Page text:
Knowledge Transfer

Knowledge Transfer

William R. King (University of Pittsburgh, USA)
Copyright: © 2011 |Pages: 10
DOI: 10.4018/978-1-59904-931-1.ch092
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The term knowledge transfer (KT) is often used in a generic sense to include any exchange of knowledge between or among individuals, teams, groups, or organizations, whether intended or unintended.

Key Terms in this Chapter

Motivation-Related Antecedent Factors: Intrinsic and extrinsic motivational factors have been studied as antecedent factors for effective knowledge transfer. Other factors such as a lack of incentives, a lack of confidence, and the not-invented-here syndrome have been widely discussed, but not widely studied.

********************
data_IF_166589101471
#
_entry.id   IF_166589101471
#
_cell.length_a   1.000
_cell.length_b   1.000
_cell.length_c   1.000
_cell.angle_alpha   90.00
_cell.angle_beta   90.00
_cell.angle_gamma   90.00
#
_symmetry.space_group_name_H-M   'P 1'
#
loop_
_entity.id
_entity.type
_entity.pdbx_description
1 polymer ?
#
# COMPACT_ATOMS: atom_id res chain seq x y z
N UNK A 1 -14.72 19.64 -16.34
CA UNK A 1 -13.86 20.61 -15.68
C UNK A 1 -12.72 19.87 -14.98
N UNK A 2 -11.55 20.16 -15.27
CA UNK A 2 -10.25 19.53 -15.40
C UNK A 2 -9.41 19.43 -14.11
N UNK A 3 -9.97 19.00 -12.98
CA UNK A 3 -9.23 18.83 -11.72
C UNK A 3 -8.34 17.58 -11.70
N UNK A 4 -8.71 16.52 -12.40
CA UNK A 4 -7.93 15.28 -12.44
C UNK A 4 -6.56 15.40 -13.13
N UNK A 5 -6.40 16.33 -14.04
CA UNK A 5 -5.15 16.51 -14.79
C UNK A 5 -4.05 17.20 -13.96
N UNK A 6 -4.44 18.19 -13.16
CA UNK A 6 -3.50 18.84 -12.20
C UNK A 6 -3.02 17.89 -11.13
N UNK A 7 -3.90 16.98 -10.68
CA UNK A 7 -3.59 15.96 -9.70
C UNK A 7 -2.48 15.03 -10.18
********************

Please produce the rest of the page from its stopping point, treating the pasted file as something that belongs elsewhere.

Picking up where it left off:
Tacit Knowledge: Knowledge that is known in the mind of an individual. Some of it may be verbalized, made explicit, and encoded to become explicit knowledge; some of it may not be explicable so that it must be demonstrated if it is to be transferred, as in a master craftsman showing an apprentice how to do something and the apprentice subsequently practicing what has been demonstrated.

Explicit Knowledge: Knowledge that exists in and is transmittable in formal, systematic language.

Knowledge-Related Antecedent Factors: An arduous relationship, causal ambiguity, shared understanding, knowledge observability, and absorptive capacity are important knowledge-related antecedent factors for effective knowledge transfer.

Knowledge Transfer: The focused, unidirectional communication of knowledge between individuals, groups, or organizations such that the recipient of knowledge (a) has a cognitive understanding, (b) has the ability to apply the knowledge, or (c) applies the knowledge.

Knowledge Sharing: The exchange of knowledge among individuals within and among teams, organizational units, and organizations. This exchange may be focused or unfocused, but it usually does not have a clear objective.

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